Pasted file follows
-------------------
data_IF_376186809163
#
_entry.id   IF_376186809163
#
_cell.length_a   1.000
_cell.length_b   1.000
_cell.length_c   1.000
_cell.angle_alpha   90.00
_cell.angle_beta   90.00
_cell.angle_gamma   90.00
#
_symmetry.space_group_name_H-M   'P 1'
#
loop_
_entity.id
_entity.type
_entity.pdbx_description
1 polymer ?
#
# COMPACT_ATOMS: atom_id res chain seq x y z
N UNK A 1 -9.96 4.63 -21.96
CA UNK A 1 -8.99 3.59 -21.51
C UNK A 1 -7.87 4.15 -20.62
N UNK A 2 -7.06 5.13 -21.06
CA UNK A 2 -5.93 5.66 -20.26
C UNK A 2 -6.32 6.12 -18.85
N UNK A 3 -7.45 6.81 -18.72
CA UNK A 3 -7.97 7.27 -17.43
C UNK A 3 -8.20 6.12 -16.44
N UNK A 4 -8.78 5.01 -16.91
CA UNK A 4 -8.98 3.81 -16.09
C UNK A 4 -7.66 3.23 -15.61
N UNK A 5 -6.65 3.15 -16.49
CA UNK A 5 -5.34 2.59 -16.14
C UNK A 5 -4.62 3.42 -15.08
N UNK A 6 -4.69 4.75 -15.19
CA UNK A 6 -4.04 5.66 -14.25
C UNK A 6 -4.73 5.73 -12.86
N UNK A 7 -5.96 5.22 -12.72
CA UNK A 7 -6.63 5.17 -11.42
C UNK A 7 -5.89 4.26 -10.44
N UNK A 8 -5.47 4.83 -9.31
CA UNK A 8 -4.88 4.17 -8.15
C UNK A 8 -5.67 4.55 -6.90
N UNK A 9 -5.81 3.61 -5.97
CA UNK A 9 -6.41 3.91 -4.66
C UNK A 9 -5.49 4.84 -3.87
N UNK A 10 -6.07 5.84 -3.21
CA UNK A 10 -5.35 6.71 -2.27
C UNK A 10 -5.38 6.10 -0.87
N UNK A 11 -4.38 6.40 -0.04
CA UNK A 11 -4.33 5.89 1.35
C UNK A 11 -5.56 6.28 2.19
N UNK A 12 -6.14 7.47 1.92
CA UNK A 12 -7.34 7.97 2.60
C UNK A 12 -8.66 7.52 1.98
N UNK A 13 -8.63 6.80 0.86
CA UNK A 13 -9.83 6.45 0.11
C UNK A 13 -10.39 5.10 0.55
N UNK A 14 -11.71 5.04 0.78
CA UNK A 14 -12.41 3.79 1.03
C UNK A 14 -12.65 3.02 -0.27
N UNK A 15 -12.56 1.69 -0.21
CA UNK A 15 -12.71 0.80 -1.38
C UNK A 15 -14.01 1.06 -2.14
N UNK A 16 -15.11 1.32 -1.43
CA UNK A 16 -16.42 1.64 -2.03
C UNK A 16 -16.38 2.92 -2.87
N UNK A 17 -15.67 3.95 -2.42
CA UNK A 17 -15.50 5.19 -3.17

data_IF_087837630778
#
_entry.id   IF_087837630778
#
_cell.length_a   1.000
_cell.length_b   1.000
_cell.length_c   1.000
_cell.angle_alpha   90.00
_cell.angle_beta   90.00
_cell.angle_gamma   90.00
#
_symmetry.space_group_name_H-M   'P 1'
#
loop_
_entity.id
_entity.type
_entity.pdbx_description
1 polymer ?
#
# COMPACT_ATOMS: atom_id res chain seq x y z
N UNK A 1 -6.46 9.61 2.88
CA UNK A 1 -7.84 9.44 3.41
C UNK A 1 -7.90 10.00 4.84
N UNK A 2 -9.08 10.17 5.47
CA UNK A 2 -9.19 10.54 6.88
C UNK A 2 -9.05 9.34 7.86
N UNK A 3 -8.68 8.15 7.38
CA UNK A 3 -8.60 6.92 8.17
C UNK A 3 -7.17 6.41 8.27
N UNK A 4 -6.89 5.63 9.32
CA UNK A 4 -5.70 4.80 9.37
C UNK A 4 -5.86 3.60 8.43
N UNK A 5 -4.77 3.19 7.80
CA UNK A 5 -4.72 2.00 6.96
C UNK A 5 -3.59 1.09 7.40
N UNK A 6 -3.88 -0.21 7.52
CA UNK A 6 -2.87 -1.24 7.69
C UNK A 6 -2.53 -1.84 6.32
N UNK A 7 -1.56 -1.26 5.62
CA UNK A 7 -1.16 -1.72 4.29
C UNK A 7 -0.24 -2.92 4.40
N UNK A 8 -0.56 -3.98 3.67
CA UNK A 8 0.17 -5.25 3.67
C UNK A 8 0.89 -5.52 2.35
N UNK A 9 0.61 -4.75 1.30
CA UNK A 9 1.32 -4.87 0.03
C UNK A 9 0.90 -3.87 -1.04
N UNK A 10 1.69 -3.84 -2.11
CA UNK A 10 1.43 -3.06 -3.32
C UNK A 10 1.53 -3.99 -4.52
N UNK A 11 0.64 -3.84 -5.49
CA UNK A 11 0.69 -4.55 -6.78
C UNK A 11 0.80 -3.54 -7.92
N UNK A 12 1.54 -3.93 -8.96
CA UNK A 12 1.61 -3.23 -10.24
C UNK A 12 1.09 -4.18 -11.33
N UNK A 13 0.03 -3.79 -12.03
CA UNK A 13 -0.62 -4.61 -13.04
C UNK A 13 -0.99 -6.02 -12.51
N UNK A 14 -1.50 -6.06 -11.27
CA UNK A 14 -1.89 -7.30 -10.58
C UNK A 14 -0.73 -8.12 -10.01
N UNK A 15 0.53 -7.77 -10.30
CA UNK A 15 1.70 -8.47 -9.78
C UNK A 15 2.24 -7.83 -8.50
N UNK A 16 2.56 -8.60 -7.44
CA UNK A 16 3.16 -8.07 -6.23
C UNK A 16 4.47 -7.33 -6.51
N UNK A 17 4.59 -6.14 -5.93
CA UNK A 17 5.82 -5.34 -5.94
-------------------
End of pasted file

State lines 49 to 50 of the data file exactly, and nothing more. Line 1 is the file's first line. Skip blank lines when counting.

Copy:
CA UNK A 10 -5.35 6.71 -2.27
C UNK A 10 -5.38 6.10 -0.87